Which Birth Control Option Is Right for You?

From pills to patches, get the lowdown on your options for contraception.

Medically reviewed in November 2021

Updated on December 3, 2021

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When it comes to birth control, there are more options than ever before. But with so many to choose from, it’s hard to know which route is right for you.

Some methods contain hormones that work by interfering with ovulation, or the release of the egg from the ovaries. Some disrupt the fertilization process, which is the meeting of the sperm and egg. Others hamper the implantation process, which is the attachment of an embryo (the dividing cells made from the egg and sperm) to the uterine wall. Other devices simply block the sperm from reaching the egg.

When you're choosing birth control, it’s important to remember that you’ll want to protect yourself from sexually transmitted infections (STIs), too, and not all methods do.

If you’re on the hunt for a contraceptive, the best thing to do is to talk to your healthcare provider (HCP) about the possibilities and pros and cons of each, and how each type fits with your overall health profile. In the meantime, here’s a guide to help you keep your options straight.

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Hormonal Methods

Traditional hormonal birth control methods are popular and come in a variety of forms, including pills, rings, and patches.

These methods contain either progestin only (the synthetic form of progesterone) or a combination of estrogen and progestin. The progestin-only option works by thickening cervical mucus to make it difficult for sperm to fertilize an egg. Hormone combination methods work by preventing ovulation altogether.

According to the American College of Obstetricians and Gynecologists (ACOG), just 9 percent of women taking combined hormonal birth control will become pregnant during the first year after starting these methods. (This is with typical use of the products, accounting for some missed pills and occasional misuse.) When used correctly 100 percent of the time, fewer than 1 out of every 100 women will become pregnant within the first year of use. Progestin-only methods have similar success rates.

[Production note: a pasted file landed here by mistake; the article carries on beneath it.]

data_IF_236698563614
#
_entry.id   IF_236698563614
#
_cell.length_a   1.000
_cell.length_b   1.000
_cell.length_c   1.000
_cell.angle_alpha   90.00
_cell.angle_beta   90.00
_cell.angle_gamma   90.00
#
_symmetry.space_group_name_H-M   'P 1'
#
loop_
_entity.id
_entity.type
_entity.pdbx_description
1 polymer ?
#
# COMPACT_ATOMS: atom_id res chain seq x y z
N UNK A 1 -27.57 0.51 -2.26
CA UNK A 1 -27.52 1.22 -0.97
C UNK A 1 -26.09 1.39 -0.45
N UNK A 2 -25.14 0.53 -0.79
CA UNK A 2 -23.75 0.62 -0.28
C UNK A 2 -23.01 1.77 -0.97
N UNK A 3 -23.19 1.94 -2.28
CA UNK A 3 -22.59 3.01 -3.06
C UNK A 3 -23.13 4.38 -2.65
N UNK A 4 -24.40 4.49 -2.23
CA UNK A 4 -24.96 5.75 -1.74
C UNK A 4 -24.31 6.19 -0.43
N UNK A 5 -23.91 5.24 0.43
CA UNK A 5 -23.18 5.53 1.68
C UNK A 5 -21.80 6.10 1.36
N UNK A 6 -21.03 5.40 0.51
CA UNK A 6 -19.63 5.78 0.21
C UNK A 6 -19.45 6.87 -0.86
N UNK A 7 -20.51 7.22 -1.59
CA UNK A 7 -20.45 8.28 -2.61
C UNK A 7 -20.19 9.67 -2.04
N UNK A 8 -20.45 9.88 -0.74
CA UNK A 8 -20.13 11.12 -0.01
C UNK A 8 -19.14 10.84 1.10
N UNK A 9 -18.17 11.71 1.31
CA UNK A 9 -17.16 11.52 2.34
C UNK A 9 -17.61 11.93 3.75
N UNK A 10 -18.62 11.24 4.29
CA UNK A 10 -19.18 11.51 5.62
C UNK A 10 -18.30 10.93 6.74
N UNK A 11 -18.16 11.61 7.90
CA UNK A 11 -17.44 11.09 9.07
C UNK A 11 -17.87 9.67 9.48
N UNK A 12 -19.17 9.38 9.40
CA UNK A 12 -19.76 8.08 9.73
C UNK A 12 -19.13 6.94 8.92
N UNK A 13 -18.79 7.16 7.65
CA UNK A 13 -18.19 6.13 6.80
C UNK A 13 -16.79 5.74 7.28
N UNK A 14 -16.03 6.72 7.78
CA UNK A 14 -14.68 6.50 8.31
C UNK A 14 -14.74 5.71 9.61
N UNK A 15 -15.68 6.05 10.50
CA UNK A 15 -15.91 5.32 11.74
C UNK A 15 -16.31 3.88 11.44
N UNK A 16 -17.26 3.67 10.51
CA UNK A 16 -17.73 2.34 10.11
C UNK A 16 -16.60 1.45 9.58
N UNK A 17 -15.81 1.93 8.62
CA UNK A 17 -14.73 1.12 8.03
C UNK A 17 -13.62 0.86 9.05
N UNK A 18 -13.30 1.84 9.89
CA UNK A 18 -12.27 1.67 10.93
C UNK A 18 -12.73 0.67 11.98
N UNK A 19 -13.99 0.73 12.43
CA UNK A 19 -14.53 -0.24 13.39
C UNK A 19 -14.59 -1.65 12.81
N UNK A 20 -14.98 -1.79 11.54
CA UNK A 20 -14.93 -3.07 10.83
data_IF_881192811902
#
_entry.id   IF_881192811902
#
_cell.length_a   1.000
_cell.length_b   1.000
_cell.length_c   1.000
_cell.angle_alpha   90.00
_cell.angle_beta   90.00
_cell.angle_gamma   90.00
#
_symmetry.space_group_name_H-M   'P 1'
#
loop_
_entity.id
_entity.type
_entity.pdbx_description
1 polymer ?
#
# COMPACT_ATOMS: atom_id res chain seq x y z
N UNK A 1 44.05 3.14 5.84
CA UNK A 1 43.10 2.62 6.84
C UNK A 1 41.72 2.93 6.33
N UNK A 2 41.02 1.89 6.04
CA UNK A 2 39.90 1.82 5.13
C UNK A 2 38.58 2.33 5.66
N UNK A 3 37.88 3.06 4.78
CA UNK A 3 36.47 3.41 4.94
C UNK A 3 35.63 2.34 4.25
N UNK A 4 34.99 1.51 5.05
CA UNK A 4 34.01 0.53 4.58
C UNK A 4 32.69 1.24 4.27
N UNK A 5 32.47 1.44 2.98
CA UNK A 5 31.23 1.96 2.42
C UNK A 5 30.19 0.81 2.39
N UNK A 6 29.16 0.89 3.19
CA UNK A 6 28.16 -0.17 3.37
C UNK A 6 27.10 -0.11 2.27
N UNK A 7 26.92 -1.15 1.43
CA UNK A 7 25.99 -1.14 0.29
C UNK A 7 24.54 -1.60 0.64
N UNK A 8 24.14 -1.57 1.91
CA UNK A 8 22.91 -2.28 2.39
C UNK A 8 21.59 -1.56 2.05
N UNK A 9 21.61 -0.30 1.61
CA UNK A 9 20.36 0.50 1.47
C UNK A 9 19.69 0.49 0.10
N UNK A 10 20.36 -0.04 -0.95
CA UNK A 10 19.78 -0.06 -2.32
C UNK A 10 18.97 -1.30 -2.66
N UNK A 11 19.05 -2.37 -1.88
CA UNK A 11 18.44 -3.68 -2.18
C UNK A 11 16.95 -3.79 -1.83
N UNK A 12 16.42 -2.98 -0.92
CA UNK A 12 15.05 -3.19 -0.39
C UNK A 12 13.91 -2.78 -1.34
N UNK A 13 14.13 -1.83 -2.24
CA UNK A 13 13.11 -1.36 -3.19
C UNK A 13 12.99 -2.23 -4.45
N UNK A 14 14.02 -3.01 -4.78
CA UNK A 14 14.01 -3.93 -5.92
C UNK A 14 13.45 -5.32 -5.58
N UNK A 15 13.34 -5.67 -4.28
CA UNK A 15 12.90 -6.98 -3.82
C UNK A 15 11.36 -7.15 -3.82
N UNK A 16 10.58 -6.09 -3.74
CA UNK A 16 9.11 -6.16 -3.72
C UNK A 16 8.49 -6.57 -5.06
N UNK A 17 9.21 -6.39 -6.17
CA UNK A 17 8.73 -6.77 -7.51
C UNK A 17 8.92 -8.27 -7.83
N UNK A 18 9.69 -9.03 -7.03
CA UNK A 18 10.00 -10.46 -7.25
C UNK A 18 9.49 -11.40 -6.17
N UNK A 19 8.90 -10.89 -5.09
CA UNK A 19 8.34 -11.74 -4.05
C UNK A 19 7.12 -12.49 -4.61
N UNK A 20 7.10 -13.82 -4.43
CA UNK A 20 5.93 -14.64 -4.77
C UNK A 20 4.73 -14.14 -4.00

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Forms of Hormonal Birth Control

Hormonal birth control comes in the following forms:

Pills: Some combination pills are taken continuously for 21 days then stopped or replaced with placebo pills for the following 7 days. Others are taken continuously for 86 days followed by a 7-day course of placebo pills. Other options are taken non-stop for 365 days straight to prevent or reduce bleeding altogether. Progestin-only pills (or “minipills”) are taken continuously for 28 days without any placebo pills.

Rings: Vaginal rings contain estrogen and progestin. They're inserted into the vagina, where they stay for 21 days, and are then removed for 7 days, at which time you’ll get your period. You'll likely need a new ring each month, though rings that can be reused for 13 cycles are available.

Patches: Patches that contain both estrogen and progestin are placed on the skin of the buttocks, chest (anywhere except the breasts), upper back, arms, or abdomen so that the hormones can be absorbed through the skin into the body. The patch should be changed out every week for three weeks. On the fourth week, you remove the patch and get your period.

Implants: Inserted into the upper arm, this matchstick-size rod contains progestin and lasts for about three years.

Injections: Progestin-only shots are given every 13 weeks by an HCP, and the first one can be given any time during your cycle (as long as you’re not pregnant).

Some of these hormonal methods can be taken or used continually without skipping a week, so talk with your HCP about the best choice for you.

Note that it may take some time after you stop taking hormonal birth control to get pregnant if you choose to do so. Most people can get pregnant a few months after they stop birth control, but the time may vary depending on your health profile. Ask your HCP about what you can expect.

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Is Hormonal Birth Control Right for You?

There are some people who may be advised not to take combined estrogen-progestin oral contraceptives. These may include people who:

  • Are 35 years or older who smoke 15 or more cigarettes per day
  • Have multiple risk factors for heart disease (including smoking, diabetes, and high blood pressure)
  • Have high blood pressure, with readings of 160 mm Hg or more systolic or 100 mm Hg or more diastolic
  • Have venous thromboembolism (a blood clot that starts in a vein) and are not taking an anti-clotting medication
  • Have known coronary artery disease
  • Have a history of stroke
  • Have breast cancer
  • Have had diabetes for more than 20 years or who have diabetes with complications such as kidney disease or eye or nerve issues related to diabetes

If you have any of these conditions, or any other chronic conditions, make sure to check with your HCP before starting any hormonal birth control.

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Many experts recommend intrauterine contraceptive devices (IUDs), a form of long-acting reversible contraception (LARC). IUDs are small, T-shaped pieces of plastic that are inserted into the uterus and left in for up to 3 to 10 years at a time, depending on the type.